cover image Blue Willow

Blue Willow

Deborah Smith. Bantam Books, $7.99 (544pp) ISBN 978-0-553-29690-7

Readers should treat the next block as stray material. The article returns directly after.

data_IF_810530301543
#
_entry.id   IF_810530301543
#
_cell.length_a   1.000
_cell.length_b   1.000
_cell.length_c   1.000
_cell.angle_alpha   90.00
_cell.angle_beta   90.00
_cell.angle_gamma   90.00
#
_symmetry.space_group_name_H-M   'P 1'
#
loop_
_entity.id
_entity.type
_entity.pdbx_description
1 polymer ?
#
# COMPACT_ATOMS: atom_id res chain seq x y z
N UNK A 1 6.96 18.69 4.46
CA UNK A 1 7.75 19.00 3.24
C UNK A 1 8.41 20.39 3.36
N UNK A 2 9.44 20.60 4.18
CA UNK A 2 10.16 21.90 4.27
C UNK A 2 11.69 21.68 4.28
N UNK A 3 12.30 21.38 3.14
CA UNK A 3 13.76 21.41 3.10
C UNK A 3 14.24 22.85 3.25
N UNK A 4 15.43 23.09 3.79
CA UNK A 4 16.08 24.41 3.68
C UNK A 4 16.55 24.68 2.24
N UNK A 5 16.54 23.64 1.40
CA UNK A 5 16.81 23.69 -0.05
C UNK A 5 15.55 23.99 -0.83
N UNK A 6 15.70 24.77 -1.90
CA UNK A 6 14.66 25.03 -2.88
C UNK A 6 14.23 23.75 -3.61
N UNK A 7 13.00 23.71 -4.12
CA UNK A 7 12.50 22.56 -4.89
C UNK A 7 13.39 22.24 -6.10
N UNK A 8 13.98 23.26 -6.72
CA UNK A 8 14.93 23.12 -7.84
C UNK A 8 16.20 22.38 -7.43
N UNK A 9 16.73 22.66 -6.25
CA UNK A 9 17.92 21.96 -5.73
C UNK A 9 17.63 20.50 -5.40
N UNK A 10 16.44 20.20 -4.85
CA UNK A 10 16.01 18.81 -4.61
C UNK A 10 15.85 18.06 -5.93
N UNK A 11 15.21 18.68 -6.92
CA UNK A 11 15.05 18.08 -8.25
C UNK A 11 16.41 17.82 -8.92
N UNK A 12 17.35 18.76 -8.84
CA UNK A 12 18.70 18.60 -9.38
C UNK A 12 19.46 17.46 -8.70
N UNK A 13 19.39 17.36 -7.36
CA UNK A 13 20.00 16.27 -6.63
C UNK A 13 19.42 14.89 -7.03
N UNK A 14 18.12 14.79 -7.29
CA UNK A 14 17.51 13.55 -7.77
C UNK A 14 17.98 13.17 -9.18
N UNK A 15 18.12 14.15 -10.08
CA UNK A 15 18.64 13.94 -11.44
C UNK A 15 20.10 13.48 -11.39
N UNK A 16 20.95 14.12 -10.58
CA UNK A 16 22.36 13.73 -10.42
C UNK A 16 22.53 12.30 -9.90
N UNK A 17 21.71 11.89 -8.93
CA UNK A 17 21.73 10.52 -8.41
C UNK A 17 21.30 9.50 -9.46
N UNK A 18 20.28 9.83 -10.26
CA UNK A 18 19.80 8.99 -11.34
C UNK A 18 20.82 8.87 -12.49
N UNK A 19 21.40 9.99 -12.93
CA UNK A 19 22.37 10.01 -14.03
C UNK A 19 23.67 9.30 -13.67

Artemas Colebrook is the stuff of myth: a proud, intelligent boy who vows to salvage his Southern family's name, which has been tarnished by his father's philandering and squandering of the Colebrook fortune. Though Artemas's quest is vaguely medieval, the story is planted squarely in the 20th century. At age seven, Artemas is precocious enough to assist at the birth of Lily Mackenzie, linking them forever. A series of family squabbles and misunderstandings keeps these two star-crossed lovers from each other, although as the book progresses the reasons for their separation become more and more ridiculous. All is exaggerated and melodramatic: after Artemas loses his virginity in the forest in a tender (and anatomically unbelievable) scene, his father rides by on a horse, snatches up his son's beloved and rapes her. An architectural collaboration between Lily's husband and Artemas's sister collapses, killing the celebrants at the building's opening gala. The battle over who is at fault for this tragic accident drags on, and even when Lily and Artemas can finally be together, Smith ( Miracle ) fails to resolve definitely the question of blame. (Feb.)